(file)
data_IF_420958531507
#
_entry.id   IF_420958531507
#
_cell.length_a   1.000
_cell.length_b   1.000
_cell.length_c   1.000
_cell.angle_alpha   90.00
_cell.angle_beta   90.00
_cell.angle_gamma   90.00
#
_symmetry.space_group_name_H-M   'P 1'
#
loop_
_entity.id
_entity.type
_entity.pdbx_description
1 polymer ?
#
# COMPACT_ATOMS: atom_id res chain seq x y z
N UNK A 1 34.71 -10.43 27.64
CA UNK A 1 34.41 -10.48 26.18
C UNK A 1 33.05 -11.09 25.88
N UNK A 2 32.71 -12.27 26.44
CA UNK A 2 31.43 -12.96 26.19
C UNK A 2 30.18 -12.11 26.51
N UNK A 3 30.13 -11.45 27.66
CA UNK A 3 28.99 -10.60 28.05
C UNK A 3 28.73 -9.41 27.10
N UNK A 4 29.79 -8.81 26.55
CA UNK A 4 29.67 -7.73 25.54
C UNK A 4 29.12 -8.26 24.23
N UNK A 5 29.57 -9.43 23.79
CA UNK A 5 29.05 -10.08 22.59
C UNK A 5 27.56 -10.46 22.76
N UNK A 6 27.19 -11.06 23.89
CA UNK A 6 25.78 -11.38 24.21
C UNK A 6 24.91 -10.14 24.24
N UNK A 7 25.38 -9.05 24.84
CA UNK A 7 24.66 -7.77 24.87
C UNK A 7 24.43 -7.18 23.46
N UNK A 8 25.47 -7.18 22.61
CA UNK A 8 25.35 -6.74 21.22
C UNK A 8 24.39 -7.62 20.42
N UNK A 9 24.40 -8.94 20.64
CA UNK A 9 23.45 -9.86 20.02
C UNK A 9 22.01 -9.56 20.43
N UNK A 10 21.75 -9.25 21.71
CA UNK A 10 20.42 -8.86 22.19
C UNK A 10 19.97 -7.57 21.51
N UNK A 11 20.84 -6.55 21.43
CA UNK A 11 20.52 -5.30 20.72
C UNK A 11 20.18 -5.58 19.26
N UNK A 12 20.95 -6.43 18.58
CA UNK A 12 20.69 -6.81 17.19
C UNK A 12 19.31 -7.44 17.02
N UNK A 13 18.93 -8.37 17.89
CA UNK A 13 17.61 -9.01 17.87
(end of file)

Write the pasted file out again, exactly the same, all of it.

data_IF_420958531507
#
_entry.id   IF_420958531507
#
_cell.length_a   1.000
_cell.length_b   1.000
_cell.length_c   1.000
_cell.angle_alpha   90.00
_cell.angle_beta   90.00
_cell.angle_gamma   90.00
#
_symmetry.space_group_name_H-M   'P 1'
#
loop_
_entity.id
_entity.type
_entity.pdbx_description
1 polymer ?
#
# COMPACT_ATOMS: atom_id res chain seq x y z
N UNK A 1 34.71 -10.43 27.64
CA UNK A 1 34.41 -10.48 26.18
C UNK A 1 33.05 -11.09 25.88
N UNK A 2 32.71 -12.27 26.44
CA UNK A 2 31.43 -12.96 26.19
C UNK A 2 30.18 -12.11 26.51
N UNK A 3 30.13 -11.45 27.66
CA UNK A 3 28.99 -10.60 28.05
C UNK A 3 28.73 -9.41 27.10
N UNK A 4 29.79 -8.81 26.55
CA UNK A 4 29.67 -7.73 25.54
C UNK A 4 29.12 -8.26 24.23
N UNK A 5 29.57 -9.43 23.79
CA UNK A 5 29.05 -10.08 22.59
C UNK A 5 27.56 -10.46 22.76
N UNK A 6 27.19 -11.06 23.89
CA UNK A 6 25.78 -11.38 24.21
C UNK A 6 24.91 -10.14 24.24
N UNK A 7 25.38 -9.05 24.84
CA UNK A 7 24.66 -7.77 24.87
C UNK A 7 24.43 -7.18 23.46
N UNK A 8 25.47 -7.18 22.61
CA UNK A 8 25.35 -6.74 21.22
C UNK A 8 24.39 -7.62 20.42
N UNK A 9 24.40 -8.94 20.64
CA UNK A 9 23.45 -9.86 20.02
C UNK A 9 22.01 -9.56 20.43
N UNK A 10 21.75 -9.25 21.71
CA UNK A 10 20.42 -8.86 22.19
C UNK A 10 19.97 -7.57 21.51
N UNK A 11 20.84 -6.55 21.43
CA UNK A 11 20.52 -5.30 20.72
C UNK A 11 20.18 -5.58 19.26
N UNK A 12 20.95 -6.43 18.58
CA UNK A 12 20.69 -6.81 17.19
C UNK A 12 19.31 -7.44 17.02
N UNK A 13 18.93 -8.37 17.89
CA UNK A 13 17.61 -9.01 17.87